Institute for Justice and Democracy in Haiti

Inhumane to deport Haitians

By Representative Alcee L. Hastings

alceehastings.house.gov

This past summer, only months after deadly food riots, Haiti was hit by four back-to-back hurricanes and tropical storms. Thousands lost their homes, many were left starving and isolated from humanitarian assistance, nearly 800 lives were taken and as of last month, over 300 people remain missing.

Though recovery efforts have slowly commenced, much of Haiti remains in a state of destruction. Up to 40,000 people are in shelters, and severe malnutrition concerns have arisen throughout rural areas. It, therefore, came as an utter shock to hear that our government recently decided to restart deporting people to this fragile nation.

Deportation flights of Haitian nationals back to Haiti had been suspended in the immediate aftermath of the storms after considerable pressure from congressional offices and local immigration advocates. Many of us hoped that this was a sign that the Department of Homeland Security and this administration were finally taking note of the struggles facing Haiti and recognizing that it would be dangerous and inhumane to send people back to Haiti given the country’s current state. Yet once again, this administration has turned its back on our hemisphere’s poorest nation by pursuing this dangerous and irresponsible course of action.

While the resumption of deportations is troubling enough, the way in which Immigration and Customs Enforcement (ICE) went about implementing this change is further disappointing. When deportations were initially suspended, ICE assured me and other congressional members and community organizations that we would be adequately notified should deportation flights resume.

Yet, when the decision to resume flights was made, Democratic offices were never contacted about the change while Republican offices were — though those notifications did not come until after deportations had already resumed. Even now, ICE has refused to provide an adequate explanation as to what prompted this sudden change in policy and who made the decision.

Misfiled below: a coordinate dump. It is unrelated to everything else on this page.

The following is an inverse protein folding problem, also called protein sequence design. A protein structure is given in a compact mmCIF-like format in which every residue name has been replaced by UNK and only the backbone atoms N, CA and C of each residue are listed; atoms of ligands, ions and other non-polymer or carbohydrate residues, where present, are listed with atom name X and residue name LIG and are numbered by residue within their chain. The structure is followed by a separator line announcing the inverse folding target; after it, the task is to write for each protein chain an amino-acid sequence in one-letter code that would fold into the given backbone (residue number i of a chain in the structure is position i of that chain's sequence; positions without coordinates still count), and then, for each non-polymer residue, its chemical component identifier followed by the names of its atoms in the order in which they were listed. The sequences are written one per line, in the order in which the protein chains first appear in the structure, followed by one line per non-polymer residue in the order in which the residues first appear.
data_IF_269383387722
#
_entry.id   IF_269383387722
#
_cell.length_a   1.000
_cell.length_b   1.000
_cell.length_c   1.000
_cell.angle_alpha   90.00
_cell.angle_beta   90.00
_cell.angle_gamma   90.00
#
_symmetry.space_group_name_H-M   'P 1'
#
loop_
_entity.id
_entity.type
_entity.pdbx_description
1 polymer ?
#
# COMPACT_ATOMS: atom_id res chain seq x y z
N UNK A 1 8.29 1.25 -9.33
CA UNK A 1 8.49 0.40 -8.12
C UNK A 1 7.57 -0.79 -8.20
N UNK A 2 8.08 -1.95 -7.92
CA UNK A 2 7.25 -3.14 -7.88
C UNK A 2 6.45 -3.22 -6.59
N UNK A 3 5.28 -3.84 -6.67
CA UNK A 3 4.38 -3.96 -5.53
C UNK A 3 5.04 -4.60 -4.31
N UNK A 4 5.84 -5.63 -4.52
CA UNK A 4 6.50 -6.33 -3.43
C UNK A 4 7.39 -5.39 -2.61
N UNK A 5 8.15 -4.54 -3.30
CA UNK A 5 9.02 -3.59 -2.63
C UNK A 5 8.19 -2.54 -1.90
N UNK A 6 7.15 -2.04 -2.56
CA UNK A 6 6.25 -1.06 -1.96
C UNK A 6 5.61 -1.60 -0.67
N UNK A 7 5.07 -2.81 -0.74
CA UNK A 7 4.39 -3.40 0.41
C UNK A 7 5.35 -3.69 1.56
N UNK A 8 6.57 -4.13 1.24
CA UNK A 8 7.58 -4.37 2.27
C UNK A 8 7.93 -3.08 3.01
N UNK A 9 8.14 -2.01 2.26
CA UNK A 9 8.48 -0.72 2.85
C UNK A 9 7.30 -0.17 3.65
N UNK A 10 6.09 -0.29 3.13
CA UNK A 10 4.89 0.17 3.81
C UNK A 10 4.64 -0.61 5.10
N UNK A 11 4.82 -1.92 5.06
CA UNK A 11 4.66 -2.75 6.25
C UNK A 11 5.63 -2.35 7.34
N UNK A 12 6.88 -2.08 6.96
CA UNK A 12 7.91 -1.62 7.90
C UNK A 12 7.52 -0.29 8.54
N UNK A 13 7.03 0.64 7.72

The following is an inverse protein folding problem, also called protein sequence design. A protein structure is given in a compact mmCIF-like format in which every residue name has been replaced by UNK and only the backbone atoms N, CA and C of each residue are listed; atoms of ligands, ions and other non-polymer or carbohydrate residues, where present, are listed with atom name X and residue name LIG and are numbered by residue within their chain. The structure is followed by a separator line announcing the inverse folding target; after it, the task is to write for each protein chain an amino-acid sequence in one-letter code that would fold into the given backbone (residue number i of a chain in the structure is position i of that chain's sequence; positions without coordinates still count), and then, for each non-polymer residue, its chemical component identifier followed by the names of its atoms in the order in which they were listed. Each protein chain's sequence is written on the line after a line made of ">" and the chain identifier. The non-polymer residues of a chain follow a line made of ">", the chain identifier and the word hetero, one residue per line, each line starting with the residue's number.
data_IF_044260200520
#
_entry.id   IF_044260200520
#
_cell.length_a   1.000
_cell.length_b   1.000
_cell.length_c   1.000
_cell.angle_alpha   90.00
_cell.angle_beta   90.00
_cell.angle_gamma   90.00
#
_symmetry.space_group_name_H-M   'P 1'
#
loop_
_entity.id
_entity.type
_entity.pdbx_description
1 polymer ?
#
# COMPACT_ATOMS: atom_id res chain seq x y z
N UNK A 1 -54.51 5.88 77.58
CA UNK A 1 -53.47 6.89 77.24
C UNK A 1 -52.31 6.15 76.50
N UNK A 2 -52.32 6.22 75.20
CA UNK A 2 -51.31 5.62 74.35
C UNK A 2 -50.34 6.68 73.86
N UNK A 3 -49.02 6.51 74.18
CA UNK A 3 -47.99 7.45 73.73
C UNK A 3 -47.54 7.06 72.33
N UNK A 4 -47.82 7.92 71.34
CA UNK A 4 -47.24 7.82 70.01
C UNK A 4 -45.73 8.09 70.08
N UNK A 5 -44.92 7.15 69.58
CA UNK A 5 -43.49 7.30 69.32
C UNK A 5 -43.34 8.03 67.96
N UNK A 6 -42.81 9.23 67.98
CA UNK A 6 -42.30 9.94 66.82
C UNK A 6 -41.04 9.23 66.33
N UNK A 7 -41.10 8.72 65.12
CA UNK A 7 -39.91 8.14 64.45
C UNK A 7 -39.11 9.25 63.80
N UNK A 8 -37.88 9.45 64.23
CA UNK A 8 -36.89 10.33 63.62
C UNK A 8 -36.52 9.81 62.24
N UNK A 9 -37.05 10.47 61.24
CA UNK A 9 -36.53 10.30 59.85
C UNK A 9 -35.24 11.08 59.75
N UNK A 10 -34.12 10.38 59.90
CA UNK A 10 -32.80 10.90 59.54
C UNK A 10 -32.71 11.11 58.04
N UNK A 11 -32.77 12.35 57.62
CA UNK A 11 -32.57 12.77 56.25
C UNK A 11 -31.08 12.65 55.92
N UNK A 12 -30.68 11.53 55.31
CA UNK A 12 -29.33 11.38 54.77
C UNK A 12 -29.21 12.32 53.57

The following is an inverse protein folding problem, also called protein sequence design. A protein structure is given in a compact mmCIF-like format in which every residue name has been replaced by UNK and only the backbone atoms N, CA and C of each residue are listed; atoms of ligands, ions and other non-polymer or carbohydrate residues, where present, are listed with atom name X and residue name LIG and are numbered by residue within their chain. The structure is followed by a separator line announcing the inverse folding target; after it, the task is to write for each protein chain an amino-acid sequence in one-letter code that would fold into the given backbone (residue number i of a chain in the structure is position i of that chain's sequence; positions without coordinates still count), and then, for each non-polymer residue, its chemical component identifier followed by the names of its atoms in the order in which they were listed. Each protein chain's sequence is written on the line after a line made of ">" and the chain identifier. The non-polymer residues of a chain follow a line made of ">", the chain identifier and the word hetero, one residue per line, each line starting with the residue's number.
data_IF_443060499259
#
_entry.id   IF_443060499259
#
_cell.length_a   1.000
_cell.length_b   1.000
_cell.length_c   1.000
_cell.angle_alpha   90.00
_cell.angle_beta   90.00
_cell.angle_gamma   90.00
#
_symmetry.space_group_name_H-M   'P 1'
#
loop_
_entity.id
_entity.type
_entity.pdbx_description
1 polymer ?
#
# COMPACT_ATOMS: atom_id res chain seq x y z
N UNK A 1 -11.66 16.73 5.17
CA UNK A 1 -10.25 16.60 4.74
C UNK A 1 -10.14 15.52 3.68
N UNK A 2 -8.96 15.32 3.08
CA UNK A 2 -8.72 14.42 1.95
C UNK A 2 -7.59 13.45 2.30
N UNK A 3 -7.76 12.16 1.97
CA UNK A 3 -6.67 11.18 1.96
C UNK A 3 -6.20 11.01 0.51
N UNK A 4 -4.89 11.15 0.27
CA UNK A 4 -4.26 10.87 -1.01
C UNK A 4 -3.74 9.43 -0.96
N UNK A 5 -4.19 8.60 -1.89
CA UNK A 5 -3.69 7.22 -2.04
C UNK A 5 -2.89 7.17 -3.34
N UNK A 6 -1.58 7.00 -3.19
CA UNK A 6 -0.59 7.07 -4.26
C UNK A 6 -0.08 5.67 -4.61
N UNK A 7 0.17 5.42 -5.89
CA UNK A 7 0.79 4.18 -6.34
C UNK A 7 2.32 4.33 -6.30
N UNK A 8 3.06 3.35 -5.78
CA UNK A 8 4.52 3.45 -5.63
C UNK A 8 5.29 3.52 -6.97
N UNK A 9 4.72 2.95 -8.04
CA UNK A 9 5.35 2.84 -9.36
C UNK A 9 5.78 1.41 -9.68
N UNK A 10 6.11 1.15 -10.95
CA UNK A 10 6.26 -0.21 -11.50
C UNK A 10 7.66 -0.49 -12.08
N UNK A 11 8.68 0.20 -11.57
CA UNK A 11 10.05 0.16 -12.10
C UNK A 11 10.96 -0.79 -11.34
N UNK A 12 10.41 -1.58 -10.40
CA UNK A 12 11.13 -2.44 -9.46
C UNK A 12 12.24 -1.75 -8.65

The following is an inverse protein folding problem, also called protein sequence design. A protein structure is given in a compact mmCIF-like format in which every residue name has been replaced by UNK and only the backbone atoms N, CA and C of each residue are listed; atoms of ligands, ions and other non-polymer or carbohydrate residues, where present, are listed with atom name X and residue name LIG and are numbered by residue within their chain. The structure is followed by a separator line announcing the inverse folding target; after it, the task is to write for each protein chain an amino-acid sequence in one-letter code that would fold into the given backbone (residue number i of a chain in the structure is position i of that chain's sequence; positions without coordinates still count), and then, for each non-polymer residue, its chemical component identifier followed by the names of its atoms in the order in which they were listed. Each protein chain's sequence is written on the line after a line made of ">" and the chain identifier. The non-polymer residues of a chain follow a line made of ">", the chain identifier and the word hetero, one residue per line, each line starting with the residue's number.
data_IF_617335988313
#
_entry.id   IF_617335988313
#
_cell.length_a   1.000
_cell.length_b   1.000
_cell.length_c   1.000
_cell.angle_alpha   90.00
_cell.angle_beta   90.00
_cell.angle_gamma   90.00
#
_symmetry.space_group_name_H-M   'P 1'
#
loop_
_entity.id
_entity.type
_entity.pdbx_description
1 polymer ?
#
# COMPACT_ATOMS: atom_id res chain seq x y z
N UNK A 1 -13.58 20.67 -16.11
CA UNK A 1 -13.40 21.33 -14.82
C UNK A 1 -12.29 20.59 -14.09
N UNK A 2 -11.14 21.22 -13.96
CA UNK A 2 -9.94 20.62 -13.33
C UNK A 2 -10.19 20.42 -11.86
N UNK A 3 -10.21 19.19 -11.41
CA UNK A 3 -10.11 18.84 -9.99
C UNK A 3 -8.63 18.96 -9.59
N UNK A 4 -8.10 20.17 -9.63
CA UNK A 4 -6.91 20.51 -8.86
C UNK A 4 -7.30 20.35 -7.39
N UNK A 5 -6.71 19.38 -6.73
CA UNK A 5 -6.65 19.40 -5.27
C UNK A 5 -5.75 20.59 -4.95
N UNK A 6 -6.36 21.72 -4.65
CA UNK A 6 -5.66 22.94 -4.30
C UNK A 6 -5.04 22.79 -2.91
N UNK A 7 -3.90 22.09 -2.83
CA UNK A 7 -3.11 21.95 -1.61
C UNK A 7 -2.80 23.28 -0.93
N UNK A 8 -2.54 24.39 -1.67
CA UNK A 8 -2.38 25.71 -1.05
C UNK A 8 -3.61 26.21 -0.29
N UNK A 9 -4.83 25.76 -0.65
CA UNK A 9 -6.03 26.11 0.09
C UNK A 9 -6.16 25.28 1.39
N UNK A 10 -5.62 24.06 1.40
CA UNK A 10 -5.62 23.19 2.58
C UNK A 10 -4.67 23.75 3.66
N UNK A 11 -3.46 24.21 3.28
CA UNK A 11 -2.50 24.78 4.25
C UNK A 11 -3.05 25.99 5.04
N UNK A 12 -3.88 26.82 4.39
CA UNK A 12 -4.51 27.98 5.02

Throughout South Florida, hundreds of our constituents are shocked and confused by this abrupt and unexpected announcement. Many are concerned for the physical safety of loved ones who may very well be dropped into life-threatening conditions. Instead of endangering the lives of Haitians, the United States should be working to help Haiti help itself. We should not only suspend deportations to Haiti but also grant Haitians currently residing in the United States Temporary Protected Status (TPS).

TPS allows certain foreign nationals to remain temporarily in the United States when any of the following conditions exist in their home country: there is ongoing armed conflict posing a serious threat to personal safety; it is requested by a foreign state that temporarily cannot handle the return of nationals due to environmental disaster; or when extraordinary and temporary conditions in a foreign state exist that prevent aliens from returning.

Haiti has long met the requirements for TPS, and it is now more vital than ever that the United States extend this helping hand to Haiti, as it has done for other nations in similar situations.

The United States has provided $235 million in aid to Haiti in the past year. This amount is dwarfed, however, by the nearly $1 billion in remittances sent by Haitians back to Haiti, totaling approximately one third of the country’s GDP. The repatriation of Haitians will only further hamper Haiti’s recovery efforts.

The decision to resume deportations and the process by which ICE went about alerting those who will be most directly impacted has once again shown poor judgment and outright carelessness by President George W. Bush and his administration.

Although we are hopeful that the Obama administration will pursue a more rational and just approach to our nation’s policies toward Haiti, the people who are being taken into harm’s way cannot afford to wait until Jan. 20.

Deportation flights must be stopped immediately, and Haitians must finally be granted TPS.

U.S. Rep. Alcee L. Hastings represents the 23rd District of Florida.

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